“Bathing” in Public, Communing with the River

If you’re heading to (or live in) Portland, check out our innovative, weird and amphibious seating that’s won the People’s Choice Award in the Design Museum Portland’s Street Seat Competition. 

The competition asked 200 international teams to “design a sustainable, unique, aesthetically pleasing public bench that embraces and enhances the vibrancy of downtown Portland.” People’s choice is the award for seating that was the most photographed and shared on social media. 

The seat, called Tub(time), is a repurposed 1920s cast iron, claw-foot bathtub. “We got it from Urban Ore, a salvage place in Berkeley, California,” explains Sahela Klob, one of the MIG designers. 

“We wanted to celebrate the Willamette River that flows through Portland and make people think about water systems, sustainability, climate change and flooding. And do it using something that everyone is familiar with. So we thought of a bathtub because when you turn the tap, you have endless water—we could use the tub to re-associate how we use water and where it comes from. The tub is a metaphor for the watershed; it holds and retains water and then drains water that goes somewhere else.”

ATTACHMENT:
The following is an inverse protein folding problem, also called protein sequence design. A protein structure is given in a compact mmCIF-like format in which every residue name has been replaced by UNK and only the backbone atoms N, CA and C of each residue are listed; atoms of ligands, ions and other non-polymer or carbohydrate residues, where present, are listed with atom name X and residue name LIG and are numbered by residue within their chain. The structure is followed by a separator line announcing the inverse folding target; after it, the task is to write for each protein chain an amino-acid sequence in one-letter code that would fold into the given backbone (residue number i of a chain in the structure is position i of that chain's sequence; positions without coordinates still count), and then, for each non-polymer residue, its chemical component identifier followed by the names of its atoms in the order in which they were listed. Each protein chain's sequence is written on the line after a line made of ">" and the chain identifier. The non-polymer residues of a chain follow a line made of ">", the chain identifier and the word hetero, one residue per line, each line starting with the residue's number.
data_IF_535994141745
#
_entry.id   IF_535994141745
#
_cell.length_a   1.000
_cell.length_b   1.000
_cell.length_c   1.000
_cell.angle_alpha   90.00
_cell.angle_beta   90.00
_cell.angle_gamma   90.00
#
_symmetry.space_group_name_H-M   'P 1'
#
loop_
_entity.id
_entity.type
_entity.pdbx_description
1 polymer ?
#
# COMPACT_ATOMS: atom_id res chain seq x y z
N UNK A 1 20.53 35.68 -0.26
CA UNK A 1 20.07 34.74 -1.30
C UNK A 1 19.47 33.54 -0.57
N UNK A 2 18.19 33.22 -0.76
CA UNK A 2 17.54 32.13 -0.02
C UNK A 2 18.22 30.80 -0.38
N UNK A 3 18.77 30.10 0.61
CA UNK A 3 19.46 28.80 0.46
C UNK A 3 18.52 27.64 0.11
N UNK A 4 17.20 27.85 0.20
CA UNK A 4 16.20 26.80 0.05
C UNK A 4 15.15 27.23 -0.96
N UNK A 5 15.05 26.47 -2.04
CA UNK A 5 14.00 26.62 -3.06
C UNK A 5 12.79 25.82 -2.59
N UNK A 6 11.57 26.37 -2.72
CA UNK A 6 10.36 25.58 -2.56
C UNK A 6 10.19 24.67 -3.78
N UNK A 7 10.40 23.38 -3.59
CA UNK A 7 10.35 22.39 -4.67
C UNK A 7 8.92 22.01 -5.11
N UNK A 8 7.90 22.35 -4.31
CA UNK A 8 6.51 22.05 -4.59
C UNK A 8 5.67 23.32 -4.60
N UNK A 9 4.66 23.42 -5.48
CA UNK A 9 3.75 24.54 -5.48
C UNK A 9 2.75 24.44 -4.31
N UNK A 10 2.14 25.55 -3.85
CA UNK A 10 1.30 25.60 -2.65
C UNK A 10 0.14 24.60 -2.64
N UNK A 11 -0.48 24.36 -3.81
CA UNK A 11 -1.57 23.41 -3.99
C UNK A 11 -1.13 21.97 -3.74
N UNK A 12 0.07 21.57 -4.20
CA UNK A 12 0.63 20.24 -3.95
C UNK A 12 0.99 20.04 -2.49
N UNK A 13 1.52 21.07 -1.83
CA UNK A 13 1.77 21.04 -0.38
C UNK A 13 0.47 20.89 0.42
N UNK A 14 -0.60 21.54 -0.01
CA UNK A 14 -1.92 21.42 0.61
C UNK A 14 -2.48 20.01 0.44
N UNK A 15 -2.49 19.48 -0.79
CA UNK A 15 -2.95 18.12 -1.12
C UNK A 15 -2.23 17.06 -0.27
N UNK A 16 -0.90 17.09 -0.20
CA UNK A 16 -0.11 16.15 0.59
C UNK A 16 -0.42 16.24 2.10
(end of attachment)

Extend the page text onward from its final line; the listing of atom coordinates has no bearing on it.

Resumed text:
The team cut one side of the tub out and layered in plywood sections showing the geomorphology of the area, both the topography of the land and the bathymetry of the river. They then poured in layers of colored resin, representing water. The juxtaposition of Portland’s contrasting characteristics within the urban fabric on either side of the sinuous Willamette River illustrate the amphibious nature of the region and allow the user to feel submerged within it.

The resin pour “overflows” the Willamette’s banks, showing urban flooding. “It’s happened many times in Portland and as the City continues to grow and rain continues to increase, there will be more flooding,” Sahela says. 

The Tub(time) seat will be on display on SW Salmon Street at SW 1st Street by the World Trade Center,  through February 28, 2019